But a young woman considering motherhood might also conclude that trading a young, fit body for that isn't worth it. Combined, the three stories seem aimed at discouraging, or at least demystifying, motherhood.

Where to begin.

To the childless, as opposed to the voluntarily childfree, the debate about whether to have a child is no doubt painful. But even among those who can — and do or don't — the conversation is rife with emotion.

Everyone feels slightly insulted.


Childless women feel that they're viewed critically for not being mothers. Women who are mothers, whether working or stay-at-home, feel inadequate or mocked by iconic images of career women with babies in their briefcases.

Really, isn't it time to retire this faux-ma?

Another scene: I am in the delivery room with my niece moments after she brought her baby girl into the world. She is sobbing. "I feel so sorry for men," she says. "They can't have babies."

She was drowning in hormones, obviously, but never mind. Mothers know of what she spoke. So do fathers, though perhaps in a less immediately physical way. It is the joy that passeth all understanding. And, as with love, you can't explain it to those who haven't experienced it.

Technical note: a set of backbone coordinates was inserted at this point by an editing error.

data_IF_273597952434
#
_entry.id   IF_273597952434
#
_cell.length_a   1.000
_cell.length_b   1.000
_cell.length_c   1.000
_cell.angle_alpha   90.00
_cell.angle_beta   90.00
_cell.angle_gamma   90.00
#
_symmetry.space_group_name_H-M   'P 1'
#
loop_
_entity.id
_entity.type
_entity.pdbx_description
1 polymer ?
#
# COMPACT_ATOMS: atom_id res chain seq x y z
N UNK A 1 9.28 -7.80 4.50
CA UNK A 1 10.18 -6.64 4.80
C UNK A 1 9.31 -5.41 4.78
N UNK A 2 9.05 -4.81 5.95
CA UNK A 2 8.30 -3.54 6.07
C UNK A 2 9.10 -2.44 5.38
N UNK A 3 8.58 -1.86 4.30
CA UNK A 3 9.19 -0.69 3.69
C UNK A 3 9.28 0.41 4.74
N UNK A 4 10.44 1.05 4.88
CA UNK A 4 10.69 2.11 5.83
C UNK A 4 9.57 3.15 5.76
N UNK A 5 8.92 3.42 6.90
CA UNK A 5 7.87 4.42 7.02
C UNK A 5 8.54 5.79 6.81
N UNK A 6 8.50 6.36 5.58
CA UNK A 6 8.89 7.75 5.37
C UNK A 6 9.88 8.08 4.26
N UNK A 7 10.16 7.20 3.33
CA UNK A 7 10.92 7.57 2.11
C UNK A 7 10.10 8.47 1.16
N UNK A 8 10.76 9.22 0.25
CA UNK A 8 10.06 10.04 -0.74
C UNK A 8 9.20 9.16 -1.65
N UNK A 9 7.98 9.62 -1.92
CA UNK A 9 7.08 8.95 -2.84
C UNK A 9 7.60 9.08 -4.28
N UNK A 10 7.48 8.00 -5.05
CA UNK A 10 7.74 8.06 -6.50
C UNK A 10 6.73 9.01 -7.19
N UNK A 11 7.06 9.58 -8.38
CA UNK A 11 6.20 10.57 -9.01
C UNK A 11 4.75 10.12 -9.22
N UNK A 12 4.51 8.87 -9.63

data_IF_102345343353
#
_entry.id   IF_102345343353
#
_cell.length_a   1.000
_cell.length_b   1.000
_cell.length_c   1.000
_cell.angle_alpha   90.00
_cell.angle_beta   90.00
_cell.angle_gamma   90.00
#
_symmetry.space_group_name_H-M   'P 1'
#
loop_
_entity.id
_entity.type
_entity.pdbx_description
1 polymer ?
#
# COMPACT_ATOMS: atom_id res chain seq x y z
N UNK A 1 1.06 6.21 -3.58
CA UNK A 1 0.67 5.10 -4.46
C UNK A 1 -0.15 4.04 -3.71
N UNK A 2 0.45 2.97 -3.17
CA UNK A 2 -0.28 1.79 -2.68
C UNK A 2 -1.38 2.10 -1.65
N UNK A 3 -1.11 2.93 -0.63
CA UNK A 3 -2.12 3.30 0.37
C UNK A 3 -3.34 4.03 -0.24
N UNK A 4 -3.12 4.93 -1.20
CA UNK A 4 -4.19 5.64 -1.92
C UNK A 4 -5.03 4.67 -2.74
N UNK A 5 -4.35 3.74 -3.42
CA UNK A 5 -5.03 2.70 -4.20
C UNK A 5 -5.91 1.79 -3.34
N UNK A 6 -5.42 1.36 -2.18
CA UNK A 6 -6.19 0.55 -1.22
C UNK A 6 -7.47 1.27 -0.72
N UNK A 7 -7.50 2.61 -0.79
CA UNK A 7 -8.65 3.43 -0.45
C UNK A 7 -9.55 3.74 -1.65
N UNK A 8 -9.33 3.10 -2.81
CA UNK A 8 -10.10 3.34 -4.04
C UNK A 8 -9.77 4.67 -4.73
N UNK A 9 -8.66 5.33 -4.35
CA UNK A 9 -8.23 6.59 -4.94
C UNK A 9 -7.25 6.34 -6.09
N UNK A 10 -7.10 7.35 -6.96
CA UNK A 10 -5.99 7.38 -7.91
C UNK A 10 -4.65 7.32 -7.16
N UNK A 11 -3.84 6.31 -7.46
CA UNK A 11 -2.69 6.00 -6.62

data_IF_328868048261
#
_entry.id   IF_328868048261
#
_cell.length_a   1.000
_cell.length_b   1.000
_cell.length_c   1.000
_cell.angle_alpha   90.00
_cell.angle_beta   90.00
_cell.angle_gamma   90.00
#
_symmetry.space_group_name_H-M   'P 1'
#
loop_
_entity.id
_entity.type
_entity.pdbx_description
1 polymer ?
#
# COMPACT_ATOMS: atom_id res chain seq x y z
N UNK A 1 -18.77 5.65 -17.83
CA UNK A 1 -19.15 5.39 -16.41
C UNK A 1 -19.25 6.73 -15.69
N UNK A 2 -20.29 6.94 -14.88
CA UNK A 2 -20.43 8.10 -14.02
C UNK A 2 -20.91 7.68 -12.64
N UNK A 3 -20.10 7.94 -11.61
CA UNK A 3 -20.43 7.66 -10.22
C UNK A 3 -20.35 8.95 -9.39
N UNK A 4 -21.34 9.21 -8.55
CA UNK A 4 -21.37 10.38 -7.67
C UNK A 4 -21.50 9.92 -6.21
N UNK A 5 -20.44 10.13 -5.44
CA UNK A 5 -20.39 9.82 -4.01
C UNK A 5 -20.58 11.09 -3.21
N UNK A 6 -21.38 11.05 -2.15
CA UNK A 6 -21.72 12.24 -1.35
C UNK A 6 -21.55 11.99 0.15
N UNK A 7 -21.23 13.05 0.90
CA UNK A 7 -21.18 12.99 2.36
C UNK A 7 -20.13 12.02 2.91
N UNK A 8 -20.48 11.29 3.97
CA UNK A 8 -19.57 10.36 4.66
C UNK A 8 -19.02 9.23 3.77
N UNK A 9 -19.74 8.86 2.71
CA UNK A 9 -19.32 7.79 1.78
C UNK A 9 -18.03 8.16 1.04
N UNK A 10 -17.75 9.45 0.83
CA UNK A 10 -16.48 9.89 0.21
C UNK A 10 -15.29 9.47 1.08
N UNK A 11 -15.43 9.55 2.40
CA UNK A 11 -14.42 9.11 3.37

Here's another: Whatever else we choose to do, creation is what we were meant to do.

Sometimes creation takes other forms than parenthood. Would we have a Sistine Chapel if Michelangelo had been distracted by a half-dozen hungry mouths? On the other hand, would we have had Michelangelo if abortion had been available to his mother?

Knowledge of my niece's joy (there is no other word) is the secret code of all parents, including adoptive ones. Mysteriously, the inevitable pain, suffering and sacrifice of parenthood are also part of that joy. What is a rose without thorns? Life without death is imponderably meaningless. I would argue that without death, there would be no love.

Indeed, what makes parenthood so relentlessly amazing — both the beauty and the beast of it — is the possibility of losing the thing you love more than your own heartbeat. Putting someone else's interests above one's own is the alpha and omega of parenthood.

Every person will find his or her own way in this conversation. Parenting surely isn't for everyone.

Then again, it's hard to know for certain that one doesn't want children. Many don't, until they do.